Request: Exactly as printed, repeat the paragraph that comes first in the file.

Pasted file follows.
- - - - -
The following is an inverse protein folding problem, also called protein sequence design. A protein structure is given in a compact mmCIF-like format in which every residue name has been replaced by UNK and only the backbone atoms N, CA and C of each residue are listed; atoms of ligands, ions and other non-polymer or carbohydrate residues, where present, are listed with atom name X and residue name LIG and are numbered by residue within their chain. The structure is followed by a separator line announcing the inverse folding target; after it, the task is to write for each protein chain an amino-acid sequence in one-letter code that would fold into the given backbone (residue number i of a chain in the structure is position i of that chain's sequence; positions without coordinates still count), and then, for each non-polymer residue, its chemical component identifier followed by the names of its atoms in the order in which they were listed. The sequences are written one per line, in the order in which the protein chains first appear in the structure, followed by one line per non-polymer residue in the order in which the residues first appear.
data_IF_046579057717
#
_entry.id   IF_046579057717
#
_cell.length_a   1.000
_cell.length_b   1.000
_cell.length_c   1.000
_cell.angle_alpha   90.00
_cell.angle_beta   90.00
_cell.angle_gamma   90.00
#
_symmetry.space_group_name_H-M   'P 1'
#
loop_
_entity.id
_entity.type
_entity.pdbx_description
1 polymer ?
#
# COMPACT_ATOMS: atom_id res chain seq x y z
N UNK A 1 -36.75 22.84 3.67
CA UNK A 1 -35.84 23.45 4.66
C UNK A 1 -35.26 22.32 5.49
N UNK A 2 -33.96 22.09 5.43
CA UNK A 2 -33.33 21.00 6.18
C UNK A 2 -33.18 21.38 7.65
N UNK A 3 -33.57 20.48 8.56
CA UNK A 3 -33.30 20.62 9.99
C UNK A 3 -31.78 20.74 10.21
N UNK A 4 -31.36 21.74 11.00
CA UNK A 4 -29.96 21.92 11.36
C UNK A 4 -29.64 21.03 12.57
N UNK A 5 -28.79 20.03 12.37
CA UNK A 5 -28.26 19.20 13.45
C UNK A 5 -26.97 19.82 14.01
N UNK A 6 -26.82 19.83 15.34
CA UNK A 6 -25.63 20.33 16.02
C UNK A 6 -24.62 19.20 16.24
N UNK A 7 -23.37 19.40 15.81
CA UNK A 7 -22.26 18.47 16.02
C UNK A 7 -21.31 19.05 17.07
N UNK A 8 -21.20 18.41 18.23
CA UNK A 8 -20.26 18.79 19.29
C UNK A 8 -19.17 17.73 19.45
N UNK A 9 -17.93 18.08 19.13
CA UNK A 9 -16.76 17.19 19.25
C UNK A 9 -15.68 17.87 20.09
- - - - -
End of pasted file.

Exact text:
The following is an inverse protein folding problem, also called protein sequence design. A protein structure is given in a compact mmCIF-like format in which every residue name has been replaced by UNK and only the backbone atoms N, CA and C of each residue are listed; atoms of ligands, ions and other non-polymer or carbohydrate residues, where present, are listed with atom name X and residue name LIG and are numbered by residue within their chain. The structure is followed by a separator line announcing the inverse folding target; after it, the task is to write for each protein chain an amino-acid sequence in one-letter code that would fold into the given backbone (residue number i of a chain in the structure is position i of that chain's sequence; positions without coordinates still count), and then, for each non-polymer residue, its chemical component identifier followed by the names of its atoms in the order in which they were listed. The sequences are written one per line, in the order in which the protein chains first appear in the structure, followed by one line per non-polymer residue in the order in which the residues first appear.